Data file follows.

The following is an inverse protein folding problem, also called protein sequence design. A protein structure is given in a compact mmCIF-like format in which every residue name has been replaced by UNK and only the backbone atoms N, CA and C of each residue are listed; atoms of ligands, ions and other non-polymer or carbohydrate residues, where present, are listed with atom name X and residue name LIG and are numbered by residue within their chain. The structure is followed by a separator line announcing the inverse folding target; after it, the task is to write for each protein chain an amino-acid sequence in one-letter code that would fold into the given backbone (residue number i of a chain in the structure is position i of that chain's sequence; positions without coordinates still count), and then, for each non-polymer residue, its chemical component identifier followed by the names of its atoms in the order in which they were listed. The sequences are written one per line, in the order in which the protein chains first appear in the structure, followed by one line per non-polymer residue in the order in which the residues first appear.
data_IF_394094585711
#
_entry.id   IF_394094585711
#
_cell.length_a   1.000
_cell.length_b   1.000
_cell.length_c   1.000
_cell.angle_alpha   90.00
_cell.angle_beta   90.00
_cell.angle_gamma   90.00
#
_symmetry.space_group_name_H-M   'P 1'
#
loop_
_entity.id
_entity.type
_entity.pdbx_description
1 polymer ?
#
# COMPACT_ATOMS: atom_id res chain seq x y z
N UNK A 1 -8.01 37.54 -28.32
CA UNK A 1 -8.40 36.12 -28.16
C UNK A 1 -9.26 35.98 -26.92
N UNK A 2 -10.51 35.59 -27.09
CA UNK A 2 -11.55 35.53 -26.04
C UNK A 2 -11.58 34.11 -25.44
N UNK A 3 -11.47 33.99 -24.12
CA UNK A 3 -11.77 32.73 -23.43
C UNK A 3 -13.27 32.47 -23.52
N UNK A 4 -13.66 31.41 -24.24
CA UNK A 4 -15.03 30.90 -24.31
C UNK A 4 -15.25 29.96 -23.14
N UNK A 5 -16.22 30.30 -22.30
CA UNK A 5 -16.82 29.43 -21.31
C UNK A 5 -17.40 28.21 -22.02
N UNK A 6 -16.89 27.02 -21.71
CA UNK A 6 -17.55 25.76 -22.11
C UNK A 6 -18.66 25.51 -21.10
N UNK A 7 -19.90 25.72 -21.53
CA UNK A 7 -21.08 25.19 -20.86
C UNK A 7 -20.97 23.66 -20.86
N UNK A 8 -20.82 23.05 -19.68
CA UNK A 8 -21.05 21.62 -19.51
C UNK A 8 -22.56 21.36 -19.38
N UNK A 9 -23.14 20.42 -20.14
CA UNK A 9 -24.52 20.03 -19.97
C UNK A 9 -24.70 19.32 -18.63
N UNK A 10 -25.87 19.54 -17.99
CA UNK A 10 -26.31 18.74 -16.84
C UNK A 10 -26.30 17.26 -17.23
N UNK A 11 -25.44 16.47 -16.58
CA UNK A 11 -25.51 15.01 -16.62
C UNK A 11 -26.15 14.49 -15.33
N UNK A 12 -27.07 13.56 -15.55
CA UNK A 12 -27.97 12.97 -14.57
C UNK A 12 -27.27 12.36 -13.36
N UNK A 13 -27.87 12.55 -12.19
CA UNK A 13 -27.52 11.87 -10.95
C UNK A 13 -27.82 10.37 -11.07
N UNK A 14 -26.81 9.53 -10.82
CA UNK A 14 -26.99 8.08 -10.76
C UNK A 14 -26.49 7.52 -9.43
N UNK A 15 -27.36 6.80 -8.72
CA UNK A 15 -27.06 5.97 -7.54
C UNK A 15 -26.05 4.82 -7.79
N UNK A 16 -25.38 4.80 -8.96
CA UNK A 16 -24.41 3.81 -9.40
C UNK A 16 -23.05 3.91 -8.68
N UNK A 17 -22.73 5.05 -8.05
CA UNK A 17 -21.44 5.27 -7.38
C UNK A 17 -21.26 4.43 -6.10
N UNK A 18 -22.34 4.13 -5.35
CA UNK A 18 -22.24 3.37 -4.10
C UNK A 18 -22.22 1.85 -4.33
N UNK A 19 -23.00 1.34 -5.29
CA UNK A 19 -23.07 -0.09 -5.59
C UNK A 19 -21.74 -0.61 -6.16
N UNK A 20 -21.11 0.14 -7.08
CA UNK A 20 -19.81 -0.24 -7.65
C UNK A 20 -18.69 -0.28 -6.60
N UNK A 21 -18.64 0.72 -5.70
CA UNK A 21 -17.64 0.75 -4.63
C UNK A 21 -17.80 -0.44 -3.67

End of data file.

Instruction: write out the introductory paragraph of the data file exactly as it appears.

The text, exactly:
The following is an inverse protein folding problem, also called protein sequence design. A protein structure is given in a compact mmCIF-like format in which every residue name has been replaced by UNK and only the backbone atoms N, CA and C of each residue are listed; atoms of ligands, ions and other non-polymer or carbohydrate residues, where present, are listed with atom name X and residue name LIG and are numbered by residue within their chain. The structure is followed by a separator line announcing the inverse folding target; after it, the task is to write for each protein chain an amino-acid sequence in one-letter code that would fold into the given backbone (residue number i of a chain in the structure is position i of that chain's sequence; positions without coordinates still count), and then, for each non-polymer residue, its chemical component identifier followed by the names of its atoms in the order in which they were listed. The sequences are written one per line, in the order in which the protein chains first appear in the structure, followed by one line per non-polymer residue in the order in which the residues first appear.